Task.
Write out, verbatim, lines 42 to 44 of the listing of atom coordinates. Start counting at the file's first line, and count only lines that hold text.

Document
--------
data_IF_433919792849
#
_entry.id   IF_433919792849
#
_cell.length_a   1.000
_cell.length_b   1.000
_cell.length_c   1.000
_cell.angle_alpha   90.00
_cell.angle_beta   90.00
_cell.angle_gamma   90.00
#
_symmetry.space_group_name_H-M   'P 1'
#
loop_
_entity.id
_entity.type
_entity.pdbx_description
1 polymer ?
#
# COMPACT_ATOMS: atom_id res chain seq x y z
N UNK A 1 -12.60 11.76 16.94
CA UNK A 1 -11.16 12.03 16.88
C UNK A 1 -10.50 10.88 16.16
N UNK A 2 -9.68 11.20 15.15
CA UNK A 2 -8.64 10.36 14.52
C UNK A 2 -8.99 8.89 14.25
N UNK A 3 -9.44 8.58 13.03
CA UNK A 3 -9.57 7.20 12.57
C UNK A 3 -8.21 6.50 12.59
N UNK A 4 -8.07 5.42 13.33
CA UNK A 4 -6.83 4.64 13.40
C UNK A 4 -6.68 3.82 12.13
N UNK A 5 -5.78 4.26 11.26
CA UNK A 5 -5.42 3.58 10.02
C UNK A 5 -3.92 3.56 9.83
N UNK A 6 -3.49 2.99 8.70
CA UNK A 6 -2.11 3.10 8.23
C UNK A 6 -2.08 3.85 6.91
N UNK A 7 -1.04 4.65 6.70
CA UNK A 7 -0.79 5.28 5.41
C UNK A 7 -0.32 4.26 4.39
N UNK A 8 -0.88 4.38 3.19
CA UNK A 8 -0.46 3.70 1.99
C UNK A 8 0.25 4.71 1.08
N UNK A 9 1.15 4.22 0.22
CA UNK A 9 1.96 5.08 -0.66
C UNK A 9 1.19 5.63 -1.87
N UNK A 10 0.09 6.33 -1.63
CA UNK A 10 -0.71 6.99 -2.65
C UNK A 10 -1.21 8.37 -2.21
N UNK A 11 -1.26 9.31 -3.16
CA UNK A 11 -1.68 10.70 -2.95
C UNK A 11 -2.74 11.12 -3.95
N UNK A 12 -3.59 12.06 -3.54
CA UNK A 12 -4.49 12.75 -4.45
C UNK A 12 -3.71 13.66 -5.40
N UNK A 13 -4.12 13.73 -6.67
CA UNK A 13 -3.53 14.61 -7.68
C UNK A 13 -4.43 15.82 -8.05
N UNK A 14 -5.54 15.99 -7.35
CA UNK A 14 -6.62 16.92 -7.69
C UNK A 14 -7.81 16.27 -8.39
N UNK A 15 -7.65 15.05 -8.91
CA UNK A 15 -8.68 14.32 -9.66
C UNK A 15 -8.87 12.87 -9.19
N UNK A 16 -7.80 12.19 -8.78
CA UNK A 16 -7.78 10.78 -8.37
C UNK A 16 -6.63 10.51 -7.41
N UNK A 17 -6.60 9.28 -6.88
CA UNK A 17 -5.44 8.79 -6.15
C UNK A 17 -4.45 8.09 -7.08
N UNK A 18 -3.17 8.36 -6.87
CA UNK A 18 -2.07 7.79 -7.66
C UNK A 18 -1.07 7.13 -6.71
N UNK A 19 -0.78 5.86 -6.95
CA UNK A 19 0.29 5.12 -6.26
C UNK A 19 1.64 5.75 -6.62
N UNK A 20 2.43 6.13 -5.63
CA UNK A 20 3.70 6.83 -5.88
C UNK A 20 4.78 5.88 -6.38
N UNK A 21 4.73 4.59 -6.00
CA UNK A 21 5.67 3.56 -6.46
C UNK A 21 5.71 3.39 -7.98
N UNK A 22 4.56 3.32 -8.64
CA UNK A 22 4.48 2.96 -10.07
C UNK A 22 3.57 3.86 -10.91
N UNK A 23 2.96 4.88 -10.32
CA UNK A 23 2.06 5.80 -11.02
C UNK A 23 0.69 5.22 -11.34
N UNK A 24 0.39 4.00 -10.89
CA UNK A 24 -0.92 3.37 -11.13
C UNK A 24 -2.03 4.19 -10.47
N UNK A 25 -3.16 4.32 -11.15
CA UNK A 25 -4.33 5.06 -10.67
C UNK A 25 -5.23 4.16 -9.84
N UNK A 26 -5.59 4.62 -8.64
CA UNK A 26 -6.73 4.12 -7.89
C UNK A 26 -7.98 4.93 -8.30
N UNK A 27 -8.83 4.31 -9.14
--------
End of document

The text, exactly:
N UNK A 8 -0.88 4.38 3.19
CA UNK A 8 -0.46 3.70 1.99
C UNK A 8 0.25 4.71 1.08